Feeds:
Posts
Comments

Posts Tagged ‘hair ice’

Today’s guest picture comes from my nephew Dan who is in Tromsø in Norway.  It rained so much that he and his companion had to take refuge in the Tromsdalen Church, sometimes called the Arctic Cathedral.

Tromsø Tromsdalen Church or the Arctic Cathedral

The forecast, which had suggested a sunny day and a temperature of five degrees by lunchtime, was partially right.  We did have a beautifully sunny day but the temperature  was still below two degrees at lunchtime, and the lawn was still covered in frost.

frozen lawn

Any thoughts of cycling had had to be abandoned.

Circumstances have not been kind to my cycling ambitions in November and December and after doing sixteen hundred miles in the four months from July to October, I have barely done three hundred miles in the last two months of the year.  I am hoping for no injuries and better weather next year.  I started this year hoping to do 4000 miles and have had to settle for a little bit over 3000 instead, but I have done more walking recently so I am reasonably content.

The roads were a bit icy in the morning so I did the crossword, had coffee and watched the birds.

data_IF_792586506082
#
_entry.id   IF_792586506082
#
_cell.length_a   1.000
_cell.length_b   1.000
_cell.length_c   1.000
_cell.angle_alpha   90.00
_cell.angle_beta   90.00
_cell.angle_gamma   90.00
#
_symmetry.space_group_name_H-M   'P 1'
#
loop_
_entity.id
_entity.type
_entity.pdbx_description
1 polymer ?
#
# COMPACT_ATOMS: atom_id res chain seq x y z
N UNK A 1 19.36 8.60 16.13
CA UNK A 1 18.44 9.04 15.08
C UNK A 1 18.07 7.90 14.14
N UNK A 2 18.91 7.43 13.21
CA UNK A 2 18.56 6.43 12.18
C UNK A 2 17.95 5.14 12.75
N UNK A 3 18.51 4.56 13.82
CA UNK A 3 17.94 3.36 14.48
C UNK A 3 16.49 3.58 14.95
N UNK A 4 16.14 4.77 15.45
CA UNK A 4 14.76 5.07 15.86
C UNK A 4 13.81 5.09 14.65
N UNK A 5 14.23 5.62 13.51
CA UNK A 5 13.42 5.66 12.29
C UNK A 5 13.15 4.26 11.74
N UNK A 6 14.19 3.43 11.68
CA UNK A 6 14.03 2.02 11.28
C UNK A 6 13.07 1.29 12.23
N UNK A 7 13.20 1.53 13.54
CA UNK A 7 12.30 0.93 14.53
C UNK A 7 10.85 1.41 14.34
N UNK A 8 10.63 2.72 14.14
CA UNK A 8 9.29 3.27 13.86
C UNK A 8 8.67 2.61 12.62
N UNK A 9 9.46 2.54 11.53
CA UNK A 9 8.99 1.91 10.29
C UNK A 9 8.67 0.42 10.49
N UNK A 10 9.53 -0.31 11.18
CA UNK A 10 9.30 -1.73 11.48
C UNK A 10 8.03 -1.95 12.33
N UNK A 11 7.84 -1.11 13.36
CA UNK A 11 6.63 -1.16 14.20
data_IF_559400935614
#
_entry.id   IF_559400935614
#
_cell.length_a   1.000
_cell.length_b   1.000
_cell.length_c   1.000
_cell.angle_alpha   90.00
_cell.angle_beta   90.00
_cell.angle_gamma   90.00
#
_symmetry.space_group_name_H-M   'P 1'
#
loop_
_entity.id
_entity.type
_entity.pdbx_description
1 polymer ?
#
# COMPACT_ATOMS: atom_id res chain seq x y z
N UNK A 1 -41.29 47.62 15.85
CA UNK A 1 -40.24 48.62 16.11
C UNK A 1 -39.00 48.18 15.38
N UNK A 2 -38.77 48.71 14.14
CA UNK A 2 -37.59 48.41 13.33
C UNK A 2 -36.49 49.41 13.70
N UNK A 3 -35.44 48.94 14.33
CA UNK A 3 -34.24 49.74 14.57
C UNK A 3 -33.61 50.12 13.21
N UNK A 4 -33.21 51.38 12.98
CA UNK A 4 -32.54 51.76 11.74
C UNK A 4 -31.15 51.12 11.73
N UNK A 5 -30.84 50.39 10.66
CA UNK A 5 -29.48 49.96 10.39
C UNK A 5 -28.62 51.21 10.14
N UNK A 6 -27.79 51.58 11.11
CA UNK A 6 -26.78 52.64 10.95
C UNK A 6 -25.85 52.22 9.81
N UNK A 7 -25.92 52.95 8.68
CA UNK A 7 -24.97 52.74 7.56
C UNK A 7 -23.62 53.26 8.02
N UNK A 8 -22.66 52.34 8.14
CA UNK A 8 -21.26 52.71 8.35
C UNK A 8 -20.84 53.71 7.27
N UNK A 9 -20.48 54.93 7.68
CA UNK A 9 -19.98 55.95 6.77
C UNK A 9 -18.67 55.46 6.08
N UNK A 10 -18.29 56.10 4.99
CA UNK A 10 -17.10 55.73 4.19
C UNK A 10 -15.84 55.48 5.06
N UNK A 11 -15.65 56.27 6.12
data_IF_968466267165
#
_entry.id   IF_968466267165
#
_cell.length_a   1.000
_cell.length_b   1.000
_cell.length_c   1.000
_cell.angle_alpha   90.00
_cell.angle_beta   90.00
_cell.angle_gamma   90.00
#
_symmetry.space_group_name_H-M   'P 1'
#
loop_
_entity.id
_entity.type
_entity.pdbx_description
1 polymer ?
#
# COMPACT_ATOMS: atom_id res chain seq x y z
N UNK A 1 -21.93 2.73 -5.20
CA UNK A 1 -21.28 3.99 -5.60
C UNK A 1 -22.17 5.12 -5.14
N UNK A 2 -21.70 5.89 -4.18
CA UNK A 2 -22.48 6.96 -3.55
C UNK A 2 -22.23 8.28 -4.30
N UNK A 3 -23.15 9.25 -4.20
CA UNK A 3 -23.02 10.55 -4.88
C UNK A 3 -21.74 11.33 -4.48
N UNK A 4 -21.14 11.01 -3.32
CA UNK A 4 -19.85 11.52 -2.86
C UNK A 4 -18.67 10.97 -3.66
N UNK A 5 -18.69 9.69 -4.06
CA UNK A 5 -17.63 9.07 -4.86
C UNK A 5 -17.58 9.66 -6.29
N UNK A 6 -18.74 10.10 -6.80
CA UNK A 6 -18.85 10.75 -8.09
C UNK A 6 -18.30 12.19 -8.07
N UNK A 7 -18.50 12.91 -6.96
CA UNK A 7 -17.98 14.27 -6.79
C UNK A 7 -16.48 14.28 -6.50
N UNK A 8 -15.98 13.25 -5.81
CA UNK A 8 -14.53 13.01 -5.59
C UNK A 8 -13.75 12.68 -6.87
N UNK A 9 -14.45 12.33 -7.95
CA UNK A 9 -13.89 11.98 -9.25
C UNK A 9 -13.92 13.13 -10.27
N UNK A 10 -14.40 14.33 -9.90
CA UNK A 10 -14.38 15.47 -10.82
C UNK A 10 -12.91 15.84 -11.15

They were looking cheerful in the sun.

sunny chaffinch

A dunnock tried to look like a heron…

sunny dunnock

…and a siskin tried to find someone to argue with…

sunny siskin

…while the robin made a welcome re-appearance after a few days of being invisible.

sunny robin

The bird that I was most pleased to see was this lesser redpoll, the first one that I have seen this winter.

first redpoll of winter

After lunch, I set out to make some use of the sunshine.  I still had to tread carefully while I was in the town as there were icy spots here and there, but once I got onto the track up Warbla, the going was good.

It was easy to see where the fields had been in shadow during the morning.

sheep in sunshine

Looking across the Wauchope valley,  I could see a favourite little ridge, Naze Hill, which is pleasingly symmetrical.